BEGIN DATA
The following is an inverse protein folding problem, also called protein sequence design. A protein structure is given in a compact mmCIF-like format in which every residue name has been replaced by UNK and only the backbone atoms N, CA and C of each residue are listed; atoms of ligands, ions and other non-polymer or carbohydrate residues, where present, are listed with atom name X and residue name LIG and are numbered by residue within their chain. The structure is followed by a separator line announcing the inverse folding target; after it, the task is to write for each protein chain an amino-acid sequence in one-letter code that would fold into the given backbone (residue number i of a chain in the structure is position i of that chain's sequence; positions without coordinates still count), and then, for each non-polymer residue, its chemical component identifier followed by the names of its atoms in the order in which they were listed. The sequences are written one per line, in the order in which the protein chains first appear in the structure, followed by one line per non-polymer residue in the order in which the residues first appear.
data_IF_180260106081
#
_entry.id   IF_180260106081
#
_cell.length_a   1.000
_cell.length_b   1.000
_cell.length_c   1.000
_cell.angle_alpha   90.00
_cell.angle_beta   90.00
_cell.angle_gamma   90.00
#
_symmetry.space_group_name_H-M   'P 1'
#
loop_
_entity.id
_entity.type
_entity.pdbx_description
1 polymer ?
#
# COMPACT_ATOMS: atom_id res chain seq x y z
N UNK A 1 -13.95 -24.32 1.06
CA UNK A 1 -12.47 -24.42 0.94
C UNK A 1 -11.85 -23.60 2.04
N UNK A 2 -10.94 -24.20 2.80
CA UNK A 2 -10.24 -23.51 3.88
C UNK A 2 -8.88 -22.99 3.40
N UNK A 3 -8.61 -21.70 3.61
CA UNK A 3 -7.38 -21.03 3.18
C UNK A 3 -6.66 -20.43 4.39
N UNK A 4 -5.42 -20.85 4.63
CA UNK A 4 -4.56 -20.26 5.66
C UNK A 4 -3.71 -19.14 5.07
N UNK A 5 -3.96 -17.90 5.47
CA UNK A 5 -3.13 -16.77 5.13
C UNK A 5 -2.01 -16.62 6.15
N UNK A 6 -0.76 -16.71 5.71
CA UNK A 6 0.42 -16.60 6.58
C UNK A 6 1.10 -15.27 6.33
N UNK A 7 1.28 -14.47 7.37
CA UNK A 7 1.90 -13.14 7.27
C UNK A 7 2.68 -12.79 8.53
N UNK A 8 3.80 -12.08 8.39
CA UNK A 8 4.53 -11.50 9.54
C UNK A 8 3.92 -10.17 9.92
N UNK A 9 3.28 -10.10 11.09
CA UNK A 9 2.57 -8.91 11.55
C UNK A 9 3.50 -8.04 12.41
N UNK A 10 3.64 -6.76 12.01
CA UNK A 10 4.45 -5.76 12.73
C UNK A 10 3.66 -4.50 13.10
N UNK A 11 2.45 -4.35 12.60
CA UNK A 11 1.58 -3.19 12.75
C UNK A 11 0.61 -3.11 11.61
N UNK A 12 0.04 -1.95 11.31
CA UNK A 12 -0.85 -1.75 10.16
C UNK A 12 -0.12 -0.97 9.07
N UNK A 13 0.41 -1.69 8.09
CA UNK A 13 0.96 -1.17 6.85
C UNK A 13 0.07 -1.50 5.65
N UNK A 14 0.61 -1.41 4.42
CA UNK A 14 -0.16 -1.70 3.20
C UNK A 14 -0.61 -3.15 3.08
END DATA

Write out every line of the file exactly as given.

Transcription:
The following is an inverse protein folding problem, also called protein sequence design. A protein structure is given in a compact mmCIF-like format in which every residue name has been replaced by UNK and only the backbone atoms N, CA and C of each residue are listed; atoms of ligands, ions and other non-polymer or carbohydrate residues, where present, are listed with atom name X and residue name LIG and are numbered by residue within their chain. The structure is followed by a separator line announcing the inverse folding target; after it, the task is to write for each protein chain an amino-acid sequence in one-letter code that would fold into the given backbone (residue number i of a chain in the structure is position i of that chain's sequence; positions without coordinates still count), and then, for each non-polymer residue, its chemical component identifier followed by the names of its atoms in the order in which they were listed. The sequences are written one per line, in the order in which the protein chains first appear in the structure, followed by one line per non-polymer residue in the order in which the residues first appear.
data_IF_180260106081
#
_entry.id   IF_180260106081
#
_cell.length_a   1.000
_cell.length_b   1.000
_cell.length_c   1.000
_cell.angle_alpha   90.00
_cell.angle_beta   90.00
_cell.angle_gamma   90.00
#
_symmetry.space_group_name_H-M   'P 1'
#
loop_
_entity.id
_entity.type
_entity.pdbx_description
1 polymer ?
#
# COMPACT_ATOMS: atom_id res chain seq x y z
N UNK A 1 -13.95 -24.32 1.06
CA UNK A 1 -12.47 -24.42 0.94
C UNK A 1 -11.85 -23.60 2.04
N UNK A 2 -10.94 -24.20 2.80
CA UNK A 2 -10.24 -23.51 3.88
C UNK A 2 -8.88 -22.99 3.40
N UNK A 3 -8.61 -21.70 3.61
CA UNK A 3 -7.38 -21.03 3.18
C UNK A 3 -6.66 -20.43 4.39
N UNK A 4 -5.42 -20.85 4.63
CA UNK A 4 -4.56 -20.26 5.66
C UNK A 4 -3.71 -19.14 5.07
N UNK A 5 -3.96 -17.90 5.47
CA UNK A 5 -3.13 -16.77 5.13
C UNK A 5 -2.01 -16.62 6.15
N UNK A 6 -0.76 -16.71 5.71
CA UNK A 6 0.42 -16.60 6.58
C UNK A 6 1.10 -15.27 6.33
N UNK A 7 1.28 -14.47 7.37
CA UNK A 7 1.90 -13.14 7.27
C UNK A 7 2.68 -12.79 8.53
N UNK A 8 3.80 -12.08 8.39
CA UNK A 8 4.53 -11.50 9.54
C UNK A 8 3.92 -10.17 9.92
N UNK A 9 3.28 -10.10 11.09
CA UNK A 9 2.57 -8.91 11.55
C UNK A 9 3.50 -8.04 12.41
N UNK A 10 3.64 -6.76 12.01
CA UNK A 10 4.45 -5.76 12.73
C UNK A 10 3.66 -4.50 13.10
N UNK A 11 2.45 -4.35 12.60
CA UNK A 11 1.58 -3.19 12.75
C UNK A 11 0.61 -3.11 11.61
N UNK A 12 0.04 -1.95 11.31
CA UNK A 12 -0.85 -1.75 10.16
C UNK A 12 -0.12 -0.97 9.07
N UNK A 13 0.41 -1.69 8.09
CA UNK A 13 0.96 -1.17 6.85
C UNK A 13 0.07 -1.50 5.65
N UNK A 14 0.61 -1.41 4.42
CA UNK A 14 -0.16 -1.70 3.20
C UNK A 14 -0.61 -3.15 3.08